HEALTHCARE

Tackling heart attacks

heart-3d

The prevalence of coronary artery disease and ST Elevation Myocardial Infarction (STEMI) is increasing in India. Although recent publications have focussed on improving preventive measures in developing countries, less attention has been placed on the acute management of STEMI.

STEMI is the most common type of heart attack which occurs when blood flow to a part of the heart stops, and the heart is damaged due to decrease in the oxygen supply. It is one of the largest contributors of death and disability in India. “Recent policy changes in India have provided new opportunities to address existing barriers but require greater investment and support in the coming years,” says Dr Ajit Mullasari, director, cardiology, The Madras Medical Mission, Chennai and Dr Thomas Alexander, senior consultant and interventional cardiologist, Kovai Medical Centre and Hospital, Coimbatore, who have jointly pioneered the formation of STEMI INDIA, a system of care for low and middle-income countries.

Dr-Ajit-Mullasari Dr Ajit Mullasari

“STEMI INDIA was set up as a not-for-profit organisation to review scientific literature, educate and train STEMI teams in the hospitals, develop STEMI guidelines and systems of care approaches relevant to India and finally, provide public education to reduce delays” says Dr Alexander.

Coronary Artery Disease (CAD) is currently the most common, non-infectious disease in India and will affect 65 million of its population by end of 2015. One of the gravest complications of CAD is STEMI, a life-threatening medical emergency that results from a sudden, occlusive thrombus in the coronary artery. “When STEMI patients are treated with reperfusion therapy, significant reductions in mortality and morbidity are possible. Unfortunately, the overall use and quality of reperfusion therapy in India lags significantly behind North America and Europe,” points out Dr Alexander.

Dial 108

During recent years, a remarkable healthcare success in India has been the development of the GVK-EMRI ambulance system. At present, it covers 15 states and two union territories and reaches both the rural and urban regions. GVK-EMRI has approximately 6,522 ambulances in active service and in the next few years it is expected to expand to 15,000 ambulances to provide coverage for up to one billion people. GVK-EMRI operates as a public-private partnership which has pioneered the development of emergency services in India, including training the paramedics, technicians, nurses and physicians in emergency medical care. Similar to the US-based ‘call 911’ system, the GVK-EMRI system responds to ‘108’.

Pilot STEMI initiative

“To assess the feasibility for developing a model for STEMI systems of care in India, we initially launched the Kovai Erode Pilot STEMI Initiative within a large rural district of Tamil Nadu,” says Dr Alexander. Erode district, located in the northern part of Tamil Nadu, has a population of 2 million people and covers an area of 5,714sqkm. The district has one hospital at Kovai with a cardiac catheterisation laboratory and cardiac surgical services. The hospital was designated as the hub for a network across several referral hospitals in the district. It involved voluntary participation by referring physicians and cardiologists who were advised to follow one of two strategies based on distances from the referring to the hub hospital: a Fibrinolytic therapy and pharmacoinvasive approach or Primary PCI.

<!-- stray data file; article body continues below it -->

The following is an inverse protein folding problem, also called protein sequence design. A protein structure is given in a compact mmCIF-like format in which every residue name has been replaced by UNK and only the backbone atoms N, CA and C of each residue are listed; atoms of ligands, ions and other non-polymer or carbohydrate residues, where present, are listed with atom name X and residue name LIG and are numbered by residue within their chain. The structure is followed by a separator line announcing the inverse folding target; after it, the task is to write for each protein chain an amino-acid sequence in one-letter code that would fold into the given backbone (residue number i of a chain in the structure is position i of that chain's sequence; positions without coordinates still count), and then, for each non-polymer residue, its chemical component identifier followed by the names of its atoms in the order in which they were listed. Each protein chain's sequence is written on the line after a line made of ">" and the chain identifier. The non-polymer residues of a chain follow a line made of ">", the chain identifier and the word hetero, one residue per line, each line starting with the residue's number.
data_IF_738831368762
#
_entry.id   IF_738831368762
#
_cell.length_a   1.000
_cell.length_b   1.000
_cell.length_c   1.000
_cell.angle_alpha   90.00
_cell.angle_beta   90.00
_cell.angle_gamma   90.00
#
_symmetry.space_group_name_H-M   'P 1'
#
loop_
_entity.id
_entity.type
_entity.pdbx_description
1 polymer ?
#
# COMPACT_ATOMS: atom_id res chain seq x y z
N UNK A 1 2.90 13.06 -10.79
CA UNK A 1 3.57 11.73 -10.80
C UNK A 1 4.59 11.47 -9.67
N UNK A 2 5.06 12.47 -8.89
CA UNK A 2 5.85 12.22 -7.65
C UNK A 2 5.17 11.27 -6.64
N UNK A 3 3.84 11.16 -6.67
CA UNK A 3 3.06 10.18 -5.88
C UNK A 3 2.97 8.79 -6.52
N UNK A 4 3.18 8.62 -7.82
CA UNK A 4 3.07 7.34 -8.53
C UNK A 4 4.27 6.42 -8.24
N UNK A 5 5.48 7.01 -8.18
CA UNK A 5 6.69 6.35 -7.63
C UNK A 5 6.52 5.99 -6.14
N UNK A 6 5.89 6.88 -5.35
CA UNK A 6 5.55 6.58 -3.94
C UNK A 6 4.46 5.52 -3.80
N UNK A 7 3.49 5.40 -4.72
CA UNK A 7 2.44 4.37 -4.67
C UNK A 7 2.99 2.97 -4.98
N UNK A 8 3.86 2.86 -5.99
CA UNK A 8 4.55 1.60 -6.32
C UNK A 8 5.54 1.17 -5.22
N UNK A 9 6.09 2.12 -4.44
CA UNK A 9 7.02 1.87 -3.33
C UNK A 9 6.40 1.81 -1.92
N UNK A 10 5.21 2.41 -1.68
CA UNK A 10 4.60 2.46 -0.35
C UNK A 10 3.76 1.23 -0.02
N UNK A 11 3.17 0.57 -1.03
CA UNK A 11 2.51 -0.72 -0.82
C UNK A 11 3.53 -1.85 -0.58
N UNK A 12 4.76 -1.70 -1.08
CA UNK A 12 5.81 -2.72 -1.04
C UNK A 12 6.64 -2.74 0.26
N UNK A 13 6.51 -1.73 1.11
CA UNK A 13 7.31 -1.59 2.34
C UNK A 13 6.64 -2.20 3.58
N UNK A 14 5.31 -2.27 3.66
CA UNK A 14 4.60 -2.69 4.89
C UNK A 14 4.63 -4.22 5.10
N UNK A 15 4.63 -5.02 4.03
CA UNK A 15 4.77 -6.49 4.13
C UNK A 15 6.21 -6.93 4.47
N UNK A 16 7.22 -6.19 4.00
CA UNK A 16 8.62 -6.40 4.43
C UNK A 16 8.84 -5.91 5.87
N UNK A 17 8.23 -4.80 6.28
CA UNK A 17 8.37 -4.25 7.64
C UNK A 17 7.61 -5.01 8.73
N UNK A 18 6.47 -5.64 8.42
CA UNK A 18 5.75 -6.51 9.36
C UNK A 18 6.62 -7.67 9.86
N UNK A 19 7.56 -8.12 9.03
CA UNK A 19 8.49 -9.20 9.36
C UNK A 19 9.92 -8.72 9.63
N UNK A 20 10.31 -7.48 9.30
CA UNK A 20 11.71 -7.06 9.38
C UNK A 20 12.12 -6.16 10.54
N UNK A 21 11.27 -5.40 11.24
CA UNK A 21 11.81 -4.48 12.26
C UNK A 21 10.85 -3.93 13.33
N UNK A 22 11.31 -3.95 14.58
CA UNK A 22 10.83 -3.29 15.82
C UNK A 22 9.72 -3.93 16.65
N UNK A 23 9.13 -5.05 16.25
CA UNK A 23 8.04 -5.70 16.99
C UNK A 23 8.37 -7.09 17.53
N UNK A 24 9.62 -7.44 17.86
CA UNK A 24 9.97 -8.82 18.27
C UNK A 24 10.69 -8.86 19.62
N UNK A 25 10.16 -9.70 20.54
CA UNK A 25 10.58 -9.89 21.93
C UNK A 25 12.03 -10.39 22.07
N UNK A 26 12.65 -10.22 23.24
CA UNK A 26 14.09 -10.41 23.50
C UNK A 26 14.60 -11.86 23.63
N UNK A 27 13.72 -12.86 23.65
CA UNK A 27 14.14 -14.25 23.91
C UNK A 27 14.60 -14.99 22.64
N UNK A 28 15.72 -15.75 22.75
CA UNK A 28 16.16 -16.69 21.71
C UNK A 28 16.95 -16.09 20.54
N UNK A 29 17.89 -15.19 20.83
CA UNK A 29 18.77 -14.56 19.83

Dr-Thomas-Alexander Dr Thomas Alexander

“During the first six months, 84 patients received care within this quality improvement programme. This led to 76 per cent utility of ambulance services for inter-hospital transfer and an improvement in the perfusion times for both Primary PCI and Pharmacoinvasive therapy,” he says.

Based on the Kovai Erode Pilot STEMI initiative, plans were formulated for expanding the system between four hubs and 44 spokes which included private, public and non-profit private hospitals. The expanded programme which emanated from the learning of the pilot initiative, involved three key partners from both the private and public sectors —Chief Minister’s Health Insurance Scheme, GVK-EMRI ambulance services and STEMI INDIA. “In addition to the three key partners, we have partnered with two technology firms—Aosta and Maestro Technologies—to coordinate the development of novel software and hardware, and Lotus Clinical Research Academy which was involved with the clinical administration of the trial. The TN-STEMI programme is supported by an independent grant from the Indian Council for Medical Research,” says Dr Mullasari.

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